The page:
A nurse draws up syringes with the preparation from Astrazeneca in Axel Stelzner’s GP practice.
Hendrik Schmidt | picture alliance via Getty Images
LONDON — A U.S. health agency on Tuesday expressed concern that AstraZeneca may have included outdated information from a clinical trial of its Covid-19 vaccine, potentially casting doubt over published efficacy results.
The Data Safety Monitoring Board “expressed concern that AstraZeneca may have included outdated information from that trial, which may have provided an incomplete view of the efficacy data,” the U.S. National Institute of Allergy and Infectious Diseases said in a statement.
“We urge the company to work with the DSMB to review the efficacy data and ensure the most accurate, up-to-date efficacy data be made public as quickly as possible.”
The NIAID is led by White House Chief Medical Advisor Dr. Anthony Fauci and is part of the National Institutes of Health.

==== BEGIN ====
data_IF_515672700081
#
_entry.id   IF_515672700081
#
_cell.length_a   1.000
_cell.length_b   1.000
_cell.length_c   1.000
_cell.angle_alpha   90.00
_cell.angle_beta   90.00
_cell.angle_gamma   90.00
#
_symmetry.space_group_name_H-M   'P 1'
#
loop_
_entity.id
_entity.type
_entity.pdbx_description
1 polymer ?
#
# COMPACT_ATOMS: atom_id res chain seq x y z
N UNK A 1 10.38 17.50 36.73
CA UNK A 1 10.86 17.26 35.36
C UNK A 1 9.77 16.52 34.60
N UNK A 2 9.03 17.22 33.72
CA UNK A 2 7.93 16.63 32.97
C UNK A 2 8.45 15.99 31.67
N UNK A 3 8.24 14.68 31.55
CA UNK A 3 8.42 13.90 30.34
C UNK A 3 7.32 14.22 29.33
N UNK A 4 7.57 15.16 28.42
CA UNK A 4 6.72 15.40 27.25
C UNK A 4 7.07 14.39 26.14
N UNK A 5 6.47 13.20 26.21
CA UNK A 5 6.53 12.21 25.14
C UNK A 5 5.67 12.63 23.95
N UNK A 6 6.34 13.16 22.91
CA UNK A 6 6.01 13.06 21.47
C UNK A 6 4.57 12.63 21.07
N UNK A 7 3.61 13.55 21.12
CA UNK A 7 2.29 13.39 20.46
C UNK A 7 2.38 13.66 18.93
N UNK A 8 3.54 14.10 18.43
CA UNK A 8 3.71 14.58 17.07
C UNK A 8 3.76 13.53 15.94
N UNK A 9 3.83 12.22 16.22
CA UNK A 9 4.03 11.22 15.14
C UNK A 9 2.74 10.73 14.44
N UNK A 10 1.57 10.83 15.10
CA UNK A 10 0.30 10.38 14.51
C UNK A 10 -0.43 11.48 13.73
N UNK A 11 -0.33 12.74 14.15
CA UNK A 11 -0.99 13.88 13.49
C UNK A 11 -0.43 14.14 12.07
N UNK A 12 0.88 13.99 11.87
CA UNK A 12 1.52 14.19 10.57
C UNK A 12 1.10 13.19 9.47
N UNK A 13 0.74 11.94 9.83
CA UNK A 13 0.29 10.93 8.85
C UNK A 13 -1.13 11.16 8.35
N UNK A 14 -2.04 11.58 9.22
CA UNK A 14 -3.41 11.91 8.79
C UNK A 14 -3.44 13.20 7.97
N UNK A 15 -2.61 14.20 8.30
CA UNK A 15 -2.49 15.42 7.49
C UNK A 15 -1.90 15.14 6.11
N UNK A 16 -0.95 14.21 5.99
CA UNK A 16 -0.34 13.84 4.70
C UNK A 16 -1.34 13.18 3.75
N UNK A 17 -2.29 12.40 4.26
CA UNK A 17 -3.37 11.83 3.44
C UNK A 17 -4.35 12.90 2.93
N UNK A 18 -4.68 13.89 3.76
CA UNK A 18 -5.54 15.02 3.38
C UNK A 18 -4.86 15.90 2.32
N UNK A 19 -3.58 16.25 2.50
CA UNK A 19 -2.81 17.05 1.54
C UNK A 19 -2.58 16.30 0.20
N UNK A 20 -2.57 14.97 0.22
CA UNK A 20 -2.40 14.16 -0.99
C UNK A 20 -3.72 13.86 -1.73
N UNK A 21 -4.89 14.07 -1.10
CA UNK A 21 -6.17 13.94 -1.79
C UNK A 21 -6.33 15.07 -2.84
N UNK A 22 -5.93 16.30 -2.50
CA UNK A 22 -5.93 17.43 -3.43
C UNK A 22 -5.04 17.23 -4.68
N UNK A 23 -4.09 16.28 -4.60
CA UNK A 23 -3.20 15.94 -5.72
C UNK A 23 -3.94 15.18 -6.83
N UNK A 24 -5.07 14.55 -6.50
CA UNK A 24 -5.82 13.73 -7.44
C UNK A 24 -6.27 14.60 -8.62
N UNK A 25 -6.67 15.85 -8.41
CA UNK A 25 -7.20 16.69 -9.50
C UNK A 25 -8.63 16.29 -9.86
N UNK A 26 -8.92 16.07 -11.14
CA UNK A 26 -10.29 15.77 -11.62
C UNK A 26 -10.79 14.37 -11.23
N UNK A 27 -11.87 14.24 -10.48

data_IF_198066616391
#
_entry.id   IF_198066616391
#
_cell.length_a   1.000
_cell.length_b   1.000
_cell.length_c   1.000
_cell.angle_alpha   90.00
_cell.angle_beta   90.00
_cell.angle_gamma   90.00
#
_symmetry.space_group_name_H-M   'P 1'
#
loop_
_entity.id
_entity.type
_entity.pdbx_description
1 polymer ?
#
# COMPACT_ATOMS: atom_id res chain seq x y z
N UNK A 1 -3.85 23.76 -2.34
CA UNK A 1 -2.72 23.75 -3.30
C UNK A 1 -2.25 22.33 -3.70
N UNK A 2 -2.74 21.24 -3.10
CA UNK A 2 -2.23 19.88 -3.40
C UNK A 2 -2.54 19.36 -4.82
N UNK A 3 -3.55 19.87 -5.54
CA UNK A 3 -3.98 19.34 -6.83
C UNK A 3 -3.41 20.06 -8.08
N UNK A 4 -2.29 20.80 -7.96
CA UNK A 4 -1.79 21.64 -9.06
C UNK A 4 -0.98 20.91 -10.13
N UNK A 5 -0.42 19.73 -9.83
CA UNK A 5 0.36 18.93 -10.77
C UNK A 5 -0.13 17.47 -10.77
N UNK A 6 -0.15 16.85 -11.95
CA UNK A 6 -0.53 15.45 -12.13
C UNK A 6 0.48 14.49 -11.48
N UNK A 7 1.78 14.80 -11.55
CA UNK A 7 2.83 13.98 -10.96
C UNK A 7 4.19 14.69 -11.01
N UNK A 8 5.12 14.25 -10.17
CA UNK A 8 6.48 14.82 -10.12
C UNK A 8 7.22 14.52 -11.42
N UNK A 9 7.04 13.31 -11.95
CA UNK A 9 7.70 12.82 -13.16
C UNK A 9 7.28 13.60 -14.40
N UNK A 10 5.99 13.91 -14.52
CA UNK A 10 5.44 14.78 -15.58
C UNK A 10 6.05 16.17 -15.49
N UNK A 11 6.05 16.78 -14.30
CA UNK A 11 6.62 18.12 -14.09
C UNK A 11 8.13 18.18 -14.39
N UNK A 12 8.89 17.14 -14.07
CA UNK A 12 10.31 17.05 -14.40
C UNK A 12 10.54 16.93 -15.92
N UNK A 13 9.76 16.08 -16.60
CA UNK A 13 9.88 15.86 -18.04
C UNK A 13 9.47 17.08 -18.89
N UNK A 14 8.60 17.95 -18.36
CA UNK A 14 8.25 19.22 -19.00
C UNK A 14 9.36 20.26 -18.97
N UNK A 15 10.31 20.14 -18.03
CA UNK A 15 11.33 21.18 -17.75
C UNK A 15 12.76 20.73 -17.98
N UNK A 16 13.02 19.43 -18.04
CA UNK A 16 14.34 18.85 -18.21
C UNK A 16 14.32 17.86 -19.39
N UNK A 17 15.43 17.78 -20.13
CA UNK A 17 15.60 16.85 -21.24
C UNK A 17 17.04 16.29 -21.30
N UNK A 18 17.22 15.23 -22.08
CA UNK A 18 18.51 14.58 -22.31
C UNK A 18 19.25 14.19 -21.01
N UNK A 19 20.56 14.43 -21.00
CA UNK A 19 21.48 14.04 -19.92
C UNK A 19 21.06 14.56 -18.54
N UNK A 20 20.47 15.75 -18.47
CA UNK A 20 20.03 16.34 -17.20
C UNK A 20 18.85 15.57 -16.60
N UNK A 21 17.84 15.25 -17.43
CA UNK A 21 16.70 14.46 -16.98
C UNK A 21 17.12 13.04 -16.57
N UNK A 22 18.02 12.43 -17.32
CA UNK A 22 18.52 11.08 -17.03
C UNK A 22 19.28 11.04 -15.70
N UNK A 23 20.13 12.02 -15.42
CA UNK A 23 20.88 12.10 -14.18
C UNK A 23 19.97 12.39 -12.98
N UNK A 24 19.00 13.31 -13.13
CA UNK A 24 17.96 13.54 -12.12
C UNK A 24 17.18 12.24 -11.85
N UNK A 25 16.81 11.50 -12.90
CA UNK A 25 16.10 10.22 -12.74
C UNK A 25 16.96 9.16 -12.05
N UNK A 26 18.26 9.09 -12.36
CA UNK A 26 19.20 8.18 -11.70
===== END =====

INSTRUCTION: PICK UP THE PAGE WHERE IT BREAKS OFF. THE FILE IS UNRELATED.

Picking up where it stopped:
AstraZeneca did not immediately respond to a CNBC request for comment.
The statement comes just one day after the findings of a large U.S. trial showed that the coronavirus vaccine developed by AstraZeneca and the University of Oxford is 79% effective in preventing symptomatic illness and 100% effective against severe disease and hospitalization.
Data from the late-stage human trial study was based on more than 32,000 volunteers across 88 trial centers in the U.S., Peru and Chile.
The findings were welcomed as “surprisingly positive” and “good news for the global community.”
AstraZeneca said it planned to prepare for the primary analysis to be submitted to the U.S. Food and Drug Administration for emergency use authorization before mid-April.
The Oxford-AstraZeneca vaccine had been temporarily suspended in several countries after reports of blood clots in some vaccinated people. However, AstraZeneca said Monday that the independent DSMB had found no increased risk of blood clots.
Ruud Dobber, executive vice president of AstraZeneca’s biopharmaceuticals business unit, told CNBC’s “Squawk Box” on Monday that it was “very pleasing to see that even with a magnifying glass the Data Saftey Monitoring Board didn’t see any imbalance between the vaccinated group and the placebo group.”
“So, that gives us a lot of confidence,” he added.